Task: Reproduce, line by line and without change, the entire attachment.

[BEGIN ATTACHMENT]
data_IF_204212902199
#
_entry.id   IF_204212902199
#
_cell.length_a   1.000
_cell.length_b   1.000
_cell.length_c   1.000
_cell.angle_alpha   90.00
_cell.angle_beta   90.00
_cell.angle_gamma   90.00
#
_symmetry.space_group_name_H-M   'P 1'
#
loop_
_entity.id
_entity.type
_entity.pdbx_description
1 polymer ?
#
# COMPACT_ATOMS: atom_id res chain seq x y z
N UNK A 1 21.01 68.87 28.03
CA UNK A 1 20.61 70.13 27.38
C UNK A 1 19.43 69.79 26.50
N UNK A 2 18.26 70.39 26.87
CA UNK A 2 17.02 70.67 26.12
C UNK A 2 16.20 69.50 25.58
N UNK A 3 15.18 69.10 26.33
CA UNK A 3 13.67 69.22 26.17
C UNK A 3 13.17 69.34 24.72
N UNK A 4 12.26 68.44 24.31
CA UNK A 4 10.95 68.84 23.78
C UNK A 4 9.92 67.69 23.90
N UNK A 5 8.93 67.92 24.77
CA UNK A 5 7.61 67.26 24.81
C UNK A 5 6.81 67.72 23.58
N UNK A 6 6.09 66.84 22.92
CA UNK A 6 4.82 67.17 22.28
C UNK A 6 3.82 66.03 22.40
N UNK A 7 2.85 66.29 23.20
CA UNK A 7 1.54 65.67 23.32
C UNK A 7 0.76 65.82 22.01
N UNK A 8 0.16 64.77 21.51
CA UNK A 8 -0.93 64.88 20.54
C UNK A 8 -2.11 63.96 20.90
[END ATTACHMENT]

data_IF_204212902199
#
_entry.id   IF_204212902199
#
_cell.length_a   1.000
_cell.length_b   1.000
_cell.length_c   1.000
_cell.angle_alpha   90.00
_cell.angle_beta   90.00
_cell.angle_gamma   90.00
#
_symmetry.space_group_name_H-M   'P 1'
#
loop_
_entity.id
_entity.type
_entity.pdbx_description
1 polymer ?
#
# COMPACT_ATOMS: atom_id res chain seq x y z
N UNK A 1 21.01 68.87 28.03
CA UNK A 1 20.61 70.13 27.38
C UNK A 1 19.43 69.79 26.50
N UNK A 2 18.26 70.39 26.87
CA UNK A 2 17.02 70.67 26.12
C UNK A 2 16.20 69.50 25.58
N UNK A 3 15.18 69.10 26.33
CA UNK A 3 13.67 69.22 26.17
C UNK A 3 13.17 69.34 24.72
N UNK A 4 12.26 68.44 24.31
CA UNK A 4 10.95 68.84 23.78
C UNK A 4 9.92 67.69 23.90
N UNK A 5 8.93 67.92 24.77
CA UNK A 5 7.61 67.26 24.81
C UNK A 5 6.81 67.72 23.58
N UNK A 6 6.09 66.84 22.92
CA UNK A 6 4.82 67.17 22.28
C UNK A 6 3.82 66.03 22.40
N UNK A 7 2.85 66.29 23.20
CA UNK A 7 1.54 65.67 23.32
C UNK A 7 0.76 65.82 22.01
N UNK A 8 0.16 64.77 21.51
CA UNK A 8 -0.93 64.88 20.54
C UNK A 8 -2.11 63.96 20.90